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June 19, 2020

On Free Will

This article was first published here.

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There is a reason that free will is one of the most debated concepts in philosophy. All evidence points to its absence. Every part of science, save fringe studies, have found that the natural world is deterministic. Causes have effects. The past dictates the future. Yet, we can’t help but feel its existence.

The argument against free will takes many forms, but it essentially boils down to one: we do not choose our genes or our environments. Yet, our decisions are influenced by one or the other, or both.

Isolated studies have shown that we make decisions in our unconscious rather than conscious minds. And the implications are interesting. If our unconscious minds make decisions, and we use our reasoning facilities to retroactively justify them—rather than deliberated as we have always thought—then free will suffers yet another blow to its credibility.

But it’s a little more complicated than it looks on the surface. In an example penned by Kurt Keefner in an essay responding to Sam Harris’ Free Will, he describes a young man trying to choose a college. There are orders of conscious deductions happening to settle upon the right college. How far is the college from home? What is its academic reputation? Proximity to cultural resources? The list goes on.

These kinds of deliberations happen in the conscious mind. Thoughts may spring from the unconscious, but ultimately they are consciously deliberated. In such a case, free will seems to definitively exist.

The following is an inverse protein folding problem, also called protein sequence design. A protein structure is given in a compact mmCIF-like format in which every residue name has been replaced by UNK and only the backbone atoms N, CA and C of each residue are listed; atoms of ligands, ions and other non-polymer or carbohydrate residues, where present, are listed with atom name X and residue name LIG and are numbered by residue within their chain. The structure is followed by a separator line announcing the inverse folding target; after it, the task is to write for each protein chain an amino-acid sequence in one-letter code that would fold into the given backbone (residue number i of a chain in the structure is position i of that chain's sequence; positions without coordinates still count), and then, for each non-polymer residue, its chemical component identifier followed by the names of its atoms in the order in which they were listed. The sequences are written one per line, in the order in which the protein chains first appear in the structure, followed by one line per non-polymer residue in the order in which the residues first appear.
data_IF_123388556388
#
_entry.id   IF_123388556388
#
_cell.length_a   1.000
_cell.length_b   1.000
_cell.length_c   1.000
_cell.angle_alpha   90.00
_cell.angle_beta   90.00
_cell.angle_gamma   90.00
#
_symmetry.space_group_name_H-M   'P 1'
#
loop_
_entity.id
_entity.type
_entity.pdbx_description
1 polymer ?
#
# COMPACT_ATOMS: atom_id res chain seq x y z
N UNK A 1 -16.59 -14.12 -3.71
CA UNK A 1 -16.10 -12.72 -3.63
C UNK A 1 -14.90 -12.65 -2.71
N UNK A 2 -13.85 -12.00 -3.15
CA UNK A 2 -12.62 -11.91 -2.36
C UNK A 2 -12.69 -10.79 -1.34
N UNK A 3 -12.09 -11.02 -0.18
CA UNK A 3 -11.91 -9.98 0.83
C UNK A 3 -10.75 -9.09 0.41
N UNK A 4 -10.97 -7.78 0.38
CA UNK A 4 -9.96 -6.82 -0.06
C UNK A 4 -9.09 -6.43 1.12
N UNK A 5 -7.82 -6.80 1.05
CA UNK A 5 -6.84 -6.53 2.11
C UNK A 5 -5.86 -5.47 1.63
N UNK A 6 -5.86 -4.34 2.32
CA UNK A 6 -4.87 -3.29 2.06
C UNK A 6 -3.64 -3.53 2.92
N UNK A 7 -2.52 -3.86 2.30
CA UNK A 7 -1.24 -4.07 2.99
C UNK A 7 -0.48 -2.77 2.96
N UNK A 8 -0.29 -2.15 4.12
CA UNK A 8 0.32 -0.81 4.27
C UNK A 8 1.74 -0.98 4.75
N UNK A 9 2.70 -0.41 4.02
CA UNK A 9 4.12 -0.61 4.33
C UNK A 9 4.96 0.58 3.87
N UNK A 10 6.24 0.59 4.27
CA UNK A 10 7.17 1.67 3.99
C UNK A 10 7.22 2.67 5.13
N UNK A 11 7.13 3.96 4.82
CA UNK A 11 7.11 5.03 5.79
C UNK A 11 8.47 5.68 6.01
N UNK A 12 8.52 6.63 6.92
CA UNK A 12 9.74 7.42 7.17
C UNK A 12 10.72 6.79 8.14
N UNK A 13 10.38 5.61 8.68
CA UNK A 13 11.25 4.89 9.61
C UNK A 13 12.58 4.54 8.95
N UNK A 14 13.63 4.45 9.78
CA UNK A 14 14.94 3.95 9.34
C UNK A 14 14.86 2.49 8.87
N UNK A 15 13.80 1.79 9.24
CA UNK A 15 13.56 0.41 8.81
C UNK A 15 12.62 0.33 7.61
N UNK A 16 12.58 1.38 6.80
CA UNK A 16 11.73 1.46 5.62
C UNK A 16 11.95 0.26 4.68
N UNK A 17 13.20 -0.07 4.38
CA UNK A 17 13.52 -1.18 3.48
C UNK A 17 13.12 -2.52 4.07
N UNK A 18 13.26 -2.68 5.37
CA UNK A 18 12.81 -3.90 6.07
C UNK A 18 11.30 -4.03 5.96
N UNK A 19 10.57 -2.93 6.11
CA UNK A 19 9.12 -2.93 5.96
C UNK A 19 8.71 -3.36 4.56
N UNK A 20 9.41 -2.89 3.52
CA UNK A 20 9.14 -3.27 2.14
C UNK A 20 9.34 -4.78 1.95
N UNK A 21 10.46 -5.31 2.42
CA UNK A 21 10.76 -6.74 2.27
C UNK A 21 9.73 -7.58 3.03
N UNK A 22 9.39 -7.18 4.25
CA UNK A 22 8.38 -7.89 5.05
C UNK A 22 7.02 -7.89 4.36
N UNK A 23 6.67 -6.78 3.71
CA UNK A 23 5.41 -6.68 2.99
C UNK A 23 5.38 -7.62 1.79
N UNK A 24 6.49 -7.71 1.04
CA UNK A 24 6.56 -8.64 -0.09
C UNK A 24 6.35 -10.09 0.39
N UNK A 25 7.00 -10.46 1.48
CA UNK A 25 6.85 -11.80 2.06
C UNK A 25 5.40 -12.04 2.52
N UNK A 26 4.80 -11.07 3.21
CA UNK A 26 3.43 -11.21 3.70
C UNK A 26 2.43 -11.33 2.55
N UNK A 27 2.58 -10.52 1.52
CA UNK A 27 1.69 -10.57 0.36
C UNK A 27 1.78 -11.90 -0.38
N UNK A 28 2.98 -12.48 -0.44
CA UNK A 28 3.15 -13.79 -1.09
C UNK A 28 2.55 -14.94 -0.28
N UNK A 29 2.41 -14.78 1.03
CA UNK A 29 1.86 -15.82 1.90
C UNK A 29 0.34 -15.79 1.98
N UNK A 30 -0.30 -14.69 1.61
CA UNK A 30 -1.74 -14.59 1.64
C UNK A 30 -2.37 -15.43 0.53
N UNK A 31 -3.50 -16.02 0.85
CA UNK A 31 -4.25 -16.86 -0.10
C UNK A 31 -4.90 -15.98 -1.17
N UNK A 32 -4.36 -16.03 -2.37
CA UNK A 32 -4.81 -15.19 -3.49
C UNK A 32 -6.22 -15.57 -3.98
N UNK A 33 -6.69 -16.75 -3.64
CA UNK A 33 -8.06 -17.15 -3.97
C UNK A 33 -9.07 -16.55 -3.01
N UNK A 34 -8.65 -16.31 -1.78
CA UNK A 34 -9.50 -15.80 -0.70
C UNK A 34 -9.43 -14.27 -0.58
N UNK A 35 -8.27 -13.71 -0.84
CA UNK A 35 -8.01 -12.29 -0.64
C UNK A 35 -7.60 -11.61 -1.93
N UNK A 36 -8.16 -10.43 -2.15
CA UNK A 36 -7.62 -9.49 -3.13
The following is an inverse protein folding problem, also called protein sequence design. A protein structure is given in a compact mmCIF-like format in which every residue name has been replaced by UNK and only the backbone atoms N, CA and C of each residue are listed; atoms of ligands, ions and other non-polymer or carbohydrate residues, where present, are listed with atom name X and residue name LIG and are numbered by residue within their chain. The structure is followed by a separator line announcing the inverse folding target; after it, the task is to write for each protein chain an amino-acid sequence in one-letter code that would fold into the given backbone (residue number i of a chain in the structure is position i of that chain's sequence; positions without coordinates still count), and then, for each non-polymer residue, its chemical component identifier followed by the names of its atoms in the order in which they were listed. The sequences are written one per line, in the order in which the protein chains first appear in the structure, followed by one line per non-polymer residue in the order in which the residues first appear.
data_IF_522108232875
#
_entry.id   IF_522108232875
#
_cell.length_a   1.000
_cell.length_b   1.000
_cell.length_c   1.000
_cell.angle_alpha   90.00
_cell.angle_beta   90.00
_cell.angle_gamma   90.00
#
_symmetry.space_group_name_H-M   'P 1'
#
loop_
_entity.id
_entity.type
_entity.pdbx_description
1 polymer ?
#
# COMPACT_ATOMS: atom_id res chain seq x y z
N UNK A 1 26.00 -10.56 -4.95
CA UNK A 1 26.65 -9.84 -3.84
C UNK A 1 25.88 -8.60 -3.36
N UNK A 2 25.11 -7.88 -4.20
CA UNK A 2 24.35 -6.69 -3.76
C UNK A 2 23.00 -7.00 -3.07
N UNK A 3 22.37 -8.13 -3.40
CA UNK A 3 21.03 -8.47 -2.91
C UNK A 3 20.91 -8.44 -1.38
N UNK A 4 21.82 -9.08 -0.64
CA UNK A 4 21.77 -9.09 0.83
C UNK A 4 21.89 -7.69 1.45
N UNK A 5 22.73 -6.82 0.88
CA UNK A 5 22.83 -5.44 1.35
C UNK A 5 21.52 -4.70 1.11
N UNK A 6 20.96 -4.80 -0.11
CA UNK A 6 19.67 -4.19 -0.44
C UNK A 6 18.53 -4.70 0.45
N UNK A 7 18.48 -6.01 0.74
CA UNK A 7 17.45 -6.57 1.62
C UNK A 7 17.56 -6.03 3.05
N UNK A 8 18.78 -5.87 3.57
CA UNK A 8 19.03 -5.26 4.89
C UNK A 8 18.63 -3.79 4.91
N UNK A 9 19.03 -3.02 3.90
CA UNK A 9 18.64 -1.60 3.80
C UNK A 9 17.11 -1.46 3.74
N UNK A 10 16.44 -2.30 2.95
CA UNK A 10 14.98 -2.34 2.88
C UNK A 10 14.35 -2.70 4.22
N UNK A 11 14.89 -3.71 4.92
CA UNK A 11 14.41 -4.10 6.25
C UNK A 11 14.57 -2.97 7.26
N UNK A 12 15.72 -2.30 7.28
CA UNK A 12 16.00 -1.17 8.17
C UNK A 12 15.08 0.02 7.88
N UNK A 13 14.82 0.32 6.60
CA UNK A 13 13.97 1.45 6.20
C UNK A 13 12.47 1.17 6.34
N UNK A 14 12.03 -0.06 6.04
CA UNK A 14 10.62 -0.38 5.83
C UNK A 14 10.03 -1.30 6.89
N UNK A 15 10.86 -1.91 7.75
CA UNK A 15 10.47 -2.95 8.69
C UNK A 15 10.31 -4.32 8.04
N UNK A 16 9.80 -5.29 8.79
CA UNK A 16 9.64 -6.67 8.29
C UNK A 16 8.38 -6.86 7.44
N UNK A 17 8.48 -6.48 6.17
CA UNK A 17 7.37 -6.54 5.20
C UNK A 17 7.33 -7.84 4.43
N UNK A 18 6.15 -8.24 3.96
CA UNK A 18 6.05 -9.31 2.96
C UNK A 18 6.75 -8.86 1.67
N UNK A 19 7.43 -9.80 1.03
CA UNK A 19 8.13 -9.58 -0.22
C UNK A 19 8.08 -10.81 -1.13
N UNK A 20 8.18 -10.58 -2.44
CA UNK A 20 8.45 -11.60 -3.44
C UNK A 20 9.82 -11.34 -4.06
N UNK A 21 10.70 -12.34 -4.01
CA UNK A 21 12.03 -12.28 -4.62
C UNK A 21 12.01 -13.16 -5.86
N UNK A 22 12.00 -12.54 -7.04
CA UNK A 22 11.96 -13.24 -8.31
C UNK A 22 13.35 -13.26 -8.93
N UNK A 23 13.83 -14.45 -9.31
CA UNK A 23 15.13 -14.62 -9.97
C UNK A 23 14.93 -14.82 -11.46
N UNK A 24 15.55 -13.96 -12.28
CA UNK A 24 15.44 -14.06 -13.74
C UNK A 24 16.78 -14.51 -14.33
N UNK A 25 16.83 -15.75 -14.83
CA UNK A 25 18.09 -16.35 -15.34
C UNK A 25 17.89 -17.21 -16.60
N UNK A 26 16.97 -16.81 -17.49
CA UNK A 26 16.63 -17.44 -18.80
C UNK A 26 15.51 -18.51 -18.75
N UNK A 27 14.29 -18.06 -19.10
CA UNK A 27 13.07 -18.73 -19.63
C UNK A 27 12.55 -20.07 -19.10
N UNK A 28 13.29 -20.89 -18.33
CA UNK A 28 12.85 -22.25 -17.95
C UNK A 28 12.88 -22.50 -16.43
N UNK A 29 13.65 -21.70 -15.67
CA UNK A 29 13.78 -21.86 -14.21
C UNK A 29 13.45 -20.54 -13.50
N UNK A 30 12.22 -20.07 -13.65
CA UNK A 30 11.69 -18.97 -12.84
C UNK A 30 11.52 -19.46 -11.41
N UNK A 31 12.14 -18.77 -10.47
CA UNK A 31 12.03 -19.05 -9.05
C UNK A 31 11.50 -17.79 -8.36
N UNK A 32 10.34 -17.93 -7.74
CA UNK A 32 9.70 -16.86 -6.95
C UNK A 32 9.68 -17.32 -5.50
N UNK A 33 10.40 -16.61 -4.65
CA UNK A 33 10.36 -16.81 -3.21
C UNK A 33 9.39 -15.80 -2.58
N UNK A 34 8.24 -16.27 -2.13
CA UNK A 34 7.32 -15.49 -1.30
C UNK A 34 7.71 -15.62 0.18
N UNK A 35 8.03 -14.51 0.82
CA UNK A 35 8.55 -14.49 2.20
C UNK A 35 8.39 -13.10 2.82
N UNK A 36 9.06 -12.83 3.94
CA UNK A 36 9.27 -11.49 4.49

But if one examines how these types of decisions actually occur —thoughts popping from the unconscious — it gets a little messy. Are these thoughts weighted with bias from the start? Do we not all already know—deep down—what we want before we “decide"? Or, from the perspective of the young student, is a college attractive based on an impression safely tucked away in the unconscious?

Cognitive biases are not something to overlook. There are 124 of them and that’s only decision-making, belief and behavioural biases. There are still social biases and memory biases to add to the list. It’s almost as if humans are not meant to be rational.

The real question is whether being slaves to our unconscious is proof of the absence of a free will. I would argue not. All it shows is how tortuous humans are.

As Keefner argues in his essay, abstractions, like "the mind", are exactly that: abstractions. Fabrications created to help us discuss various subjects. In reality, there is no true separation. The mind cannot be separated from the brain, nor the brain from the body. It is one organism. Indeed, conscious and unconscious thoughts are only separated in language and awareness.

Further, arguments for or against free will rarely cover degrees of it. Instead, it’s almost always a binary toss-up existence or not. In reality, things are never as clear cut. The world exists on a spectrum, betraying the simplicity that humans have arbitrarily prescribed to it.